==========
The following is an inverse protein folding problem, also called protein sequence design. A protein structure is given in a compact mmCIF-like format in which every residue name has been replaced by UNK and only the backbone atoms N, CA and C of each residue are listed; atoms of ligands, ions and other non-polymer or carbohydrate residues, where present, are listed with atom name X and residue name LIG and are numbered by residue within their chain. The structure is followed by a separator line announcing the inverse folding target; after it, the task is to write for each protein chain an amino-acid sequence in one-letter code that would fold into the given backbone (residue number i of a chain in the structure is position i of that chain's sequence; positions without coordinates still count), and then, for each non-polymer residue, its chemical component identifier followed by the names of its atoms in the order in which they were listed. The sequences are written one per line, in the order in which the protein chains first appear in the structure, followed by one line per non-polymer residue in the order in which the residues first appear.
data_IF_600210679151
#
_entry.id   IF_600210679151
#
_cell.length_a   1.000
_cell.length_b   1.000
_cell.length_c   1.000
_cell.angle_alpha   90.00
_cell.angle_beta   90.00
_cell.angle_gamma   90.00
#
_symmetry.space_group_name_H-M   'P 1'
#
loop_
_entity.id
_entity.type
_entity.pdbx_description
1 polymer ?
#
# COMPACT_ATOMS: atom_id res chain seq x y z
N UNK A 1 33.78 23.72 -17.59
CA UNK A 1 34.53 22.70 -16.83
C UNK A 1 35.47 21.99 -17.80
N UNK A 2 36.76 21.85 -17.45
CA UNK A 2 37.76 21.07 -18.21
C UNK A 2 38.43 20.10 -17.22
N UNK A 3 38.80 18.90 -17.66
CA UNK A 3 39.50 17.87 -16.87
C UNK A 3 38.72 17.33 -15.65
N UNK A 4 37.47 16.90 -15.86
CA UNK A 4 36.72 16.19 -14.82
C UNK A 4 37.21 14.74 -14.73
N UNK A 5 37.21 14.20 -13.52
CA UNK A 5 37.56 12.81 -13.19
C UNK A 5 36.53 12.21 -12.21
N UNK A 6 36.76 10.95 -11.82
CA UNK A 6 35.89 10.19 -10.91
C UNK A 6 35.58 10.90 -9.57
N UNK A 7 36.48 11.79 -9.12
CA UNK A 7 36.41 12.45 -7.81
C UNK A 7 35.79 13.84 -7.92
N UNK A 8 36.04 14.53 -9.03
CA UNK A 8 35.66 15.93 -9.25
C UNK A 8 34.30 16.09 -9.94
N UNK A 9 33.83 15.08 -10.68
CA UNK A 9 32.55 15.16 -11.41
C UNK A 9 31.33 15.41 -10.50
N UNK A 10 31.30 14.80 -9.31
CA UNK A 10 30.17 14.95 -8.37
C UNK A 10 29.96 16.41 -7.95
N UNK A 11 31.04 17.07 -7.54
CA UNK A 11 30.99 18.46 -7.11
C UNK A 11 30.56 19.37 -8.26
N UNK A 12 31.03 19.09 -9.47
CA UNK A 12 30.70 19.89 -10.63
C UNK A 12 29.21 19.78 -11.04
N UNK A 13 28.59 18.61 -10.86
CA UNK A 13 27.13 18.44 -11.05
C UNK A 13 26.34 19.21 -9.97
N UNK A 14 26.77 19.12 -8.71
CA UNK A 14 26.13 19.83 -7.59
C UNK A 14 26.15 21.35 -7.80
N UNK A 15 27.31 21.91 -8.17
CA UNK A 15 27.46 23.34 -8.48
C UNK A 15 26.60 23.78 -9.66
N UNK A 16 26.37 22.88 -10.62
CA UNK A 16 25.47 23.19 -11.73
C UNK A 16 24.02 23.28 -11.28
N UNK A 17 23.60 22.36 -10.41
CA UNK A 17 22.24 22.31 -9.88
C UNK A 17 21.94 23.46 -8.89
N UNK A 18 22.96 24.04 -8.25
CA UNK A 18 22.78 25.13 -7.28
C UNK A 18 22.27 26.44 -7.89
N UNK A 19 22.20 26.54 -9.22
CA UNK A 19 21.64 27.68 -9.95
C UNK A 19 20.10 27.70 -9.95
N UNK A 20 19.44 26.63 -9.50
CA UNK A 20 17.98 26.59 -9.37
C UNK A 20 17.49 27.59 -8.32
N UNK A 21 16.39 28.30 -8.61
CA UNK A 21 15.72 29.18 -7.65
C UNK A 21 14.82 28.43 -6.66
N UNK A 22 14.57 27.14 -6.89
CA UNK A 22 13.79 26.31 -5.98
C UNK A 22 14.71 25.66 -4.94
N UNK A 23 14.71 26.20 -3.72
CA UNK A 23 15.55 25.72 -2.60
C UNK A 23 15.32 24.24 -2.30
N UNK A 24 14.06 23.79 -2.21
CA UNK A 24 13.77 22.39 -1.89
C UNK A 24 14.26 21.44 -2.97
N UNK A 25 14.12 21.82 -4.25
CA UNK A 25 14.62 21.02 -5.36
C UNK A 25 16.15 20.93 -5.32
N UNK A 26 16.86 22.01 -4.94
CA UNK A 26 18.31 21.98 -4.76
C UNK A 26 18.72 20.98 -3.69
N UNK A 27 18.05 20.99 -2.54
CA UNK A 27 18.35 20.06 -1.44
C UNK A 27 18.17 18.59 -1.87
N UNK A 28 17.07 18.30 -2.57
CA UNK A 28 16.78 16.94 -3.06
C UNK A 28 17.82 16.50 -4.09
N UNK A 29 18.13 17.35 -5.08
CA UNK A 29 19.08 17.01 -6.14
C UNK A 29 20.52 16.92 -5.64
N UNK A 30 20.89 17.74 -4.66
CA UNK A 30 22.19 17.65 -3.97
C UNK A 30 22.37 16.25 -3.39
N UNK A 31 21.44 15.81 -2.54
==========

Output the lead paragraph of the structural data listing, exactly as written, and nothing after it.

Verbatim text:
The following is an inverse protein folding problem, also called protein sequence design. A protein structure is given in a compact mmCIF-like format in which every residue name has been replaced by UNK and only the backbone atoms N, CA and C of each residue are listed; atoms of ligands, ions and other non-polymer or carbohydrate residues, where present, are listed with atom name X and residue name LIG and are numbered by residue within their chain. The structure is followed by a separator line announcing the inverse folding target; after it, the task is to write for each protein chain an amino-acid sequence in one-letter code that would fold into the given backbone (residue number i of a chain in the structure is position i of that chain's sequence; positions without coordinates still count), and then, for each non-polymer residue, its chemical component identifier followed by the names of its atoms in the order in which they were listed. The sequences are written one per line, in the order in which the protein chains first appear in the structure, followed by one line per non-polymer residue in the order in which the residues first appear.